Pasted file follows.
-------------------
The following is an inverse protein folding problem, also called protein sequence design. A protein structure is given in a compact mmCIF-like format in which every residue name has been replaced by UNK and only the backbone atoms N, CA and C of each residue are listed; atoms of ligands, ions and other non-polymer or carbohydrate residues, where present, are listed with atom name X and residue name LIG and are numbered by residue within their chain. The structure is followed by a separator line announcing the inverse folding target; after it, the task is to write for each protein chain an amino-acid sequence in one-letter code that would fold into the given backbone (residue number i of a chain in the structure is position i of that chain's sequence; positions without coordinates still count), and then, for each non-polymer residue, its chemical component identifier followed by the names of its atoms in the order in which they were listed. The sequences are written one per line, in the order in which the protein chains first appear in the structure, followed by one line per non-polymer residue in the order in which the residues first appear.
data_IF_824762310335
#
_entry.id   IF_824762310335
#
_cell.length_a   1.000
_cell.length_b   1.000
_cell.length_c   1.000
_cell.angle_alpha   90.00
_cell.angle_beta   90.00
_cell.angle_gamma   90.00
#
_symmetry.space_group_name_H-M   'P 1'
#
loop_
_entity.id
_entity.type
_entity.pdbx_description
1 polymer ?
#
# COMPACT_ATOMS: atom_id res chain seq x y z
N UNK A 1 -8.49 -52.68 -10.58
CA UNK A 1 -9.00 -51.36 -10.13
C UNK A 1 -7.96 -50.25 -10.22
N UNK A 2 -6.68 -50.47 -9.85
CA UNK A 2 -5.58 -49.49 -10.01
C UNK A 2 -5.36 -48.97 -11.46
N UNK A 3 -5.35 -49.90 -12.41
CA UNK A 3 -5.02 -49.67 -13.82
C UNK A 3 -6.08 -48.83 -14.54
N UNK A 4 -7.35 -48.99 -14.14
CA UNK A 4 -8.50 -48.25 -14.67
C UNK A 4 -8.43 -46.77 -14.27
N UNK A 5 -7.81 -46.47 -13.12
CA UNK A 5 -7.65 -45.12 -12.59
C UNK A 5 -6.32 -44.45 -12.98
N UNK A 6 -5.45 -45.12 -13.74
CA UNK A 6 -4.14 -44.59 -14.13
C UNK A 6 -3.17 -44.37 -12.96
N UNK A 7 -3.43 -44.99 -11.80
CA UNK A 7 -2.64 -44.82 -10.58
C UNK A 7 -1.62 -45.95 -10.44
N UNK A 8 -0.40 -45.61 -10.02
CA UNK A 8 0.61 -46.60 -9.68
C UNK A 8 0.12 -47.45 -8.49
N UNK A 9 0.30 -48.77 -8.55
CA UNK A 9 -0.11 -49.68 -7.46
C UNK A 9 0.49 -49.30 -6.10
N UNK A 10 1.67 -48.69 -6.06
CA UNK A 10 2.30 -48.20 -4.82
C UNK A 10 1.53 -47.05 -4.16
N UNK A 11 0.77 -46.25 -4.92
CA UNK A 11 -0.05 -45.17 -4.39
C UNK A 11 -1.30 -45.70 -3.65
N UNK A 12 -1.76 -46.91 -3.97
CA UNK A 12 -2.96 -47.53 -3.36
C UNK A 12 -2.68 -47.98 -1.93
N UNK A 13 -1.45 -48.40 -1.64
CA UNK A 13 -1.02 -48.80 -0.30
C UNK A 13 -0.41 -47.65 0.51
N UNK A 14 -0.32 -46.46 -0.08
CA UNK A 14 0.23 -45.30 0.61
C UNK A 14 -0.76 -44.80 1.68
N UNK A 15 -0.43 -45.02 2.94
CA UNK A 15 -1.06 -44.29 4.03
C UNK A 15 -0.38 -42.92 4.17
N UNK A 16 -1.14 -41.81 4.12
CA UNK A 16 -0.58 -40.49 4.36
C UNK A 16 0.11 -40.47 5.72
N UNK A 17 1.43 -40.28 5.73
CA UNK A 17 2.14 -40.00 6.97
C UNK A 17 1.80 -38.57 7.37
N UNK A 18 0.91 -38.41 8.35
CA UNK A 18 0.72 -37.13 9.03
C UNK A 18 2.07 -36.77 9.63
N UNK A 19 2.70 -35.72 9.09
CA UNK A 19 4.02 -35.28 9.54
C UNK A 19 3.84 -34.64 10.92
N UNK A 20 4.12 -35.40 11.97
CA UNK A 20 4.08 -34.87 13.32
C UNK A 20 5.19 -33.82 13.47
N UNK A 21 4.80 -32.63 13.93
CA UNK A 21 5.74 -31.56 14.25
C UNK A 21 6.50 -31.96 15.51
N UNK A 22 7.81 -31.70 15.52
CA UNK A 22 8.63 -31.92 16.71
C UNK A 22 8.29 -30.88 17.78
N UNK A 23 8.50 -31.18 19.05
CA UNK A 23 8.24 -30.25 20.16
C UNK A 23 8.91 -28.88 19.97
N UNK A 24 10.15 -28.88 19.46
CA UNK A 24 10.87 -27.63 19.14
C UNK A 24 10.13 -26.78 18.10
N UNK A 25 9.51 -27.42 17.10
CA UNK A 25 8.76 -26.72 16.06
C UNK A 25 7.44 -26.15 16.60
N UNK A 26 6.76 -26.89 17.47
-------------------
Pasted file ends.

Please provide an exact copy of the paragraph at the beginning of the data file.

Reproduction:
The following is an inverse protein folding problem, also called protein sequence design. A protein structure is given in a compact mmCIF-like format in which every residue name has been replaced by UNK and only the backbone atoms N, CA and C of each residue are listed; atoms of ligands, ions and other non-polymer or carbohydrate residues, where present, are listed with atom name X and residue name LIG and are numbered by residue within their chain. The structure is followed by a separator line announcing the inverse folding target; after it, the task is to write for each protein chain an amino-acid sequence in one-letter code that would fold into the given backbone (residue number i of a chain in the structure is position i of that chain's sequence; positions without coordinates still count), and then, for each non-polymer residue, its chemical component identifier followed by the names of its atoms in the order in which they were listed. The sequences are written one per line, in the order in which the protein chains first appear in the structure, followed by one line per non-polymer residue in the order in which the residues first appear.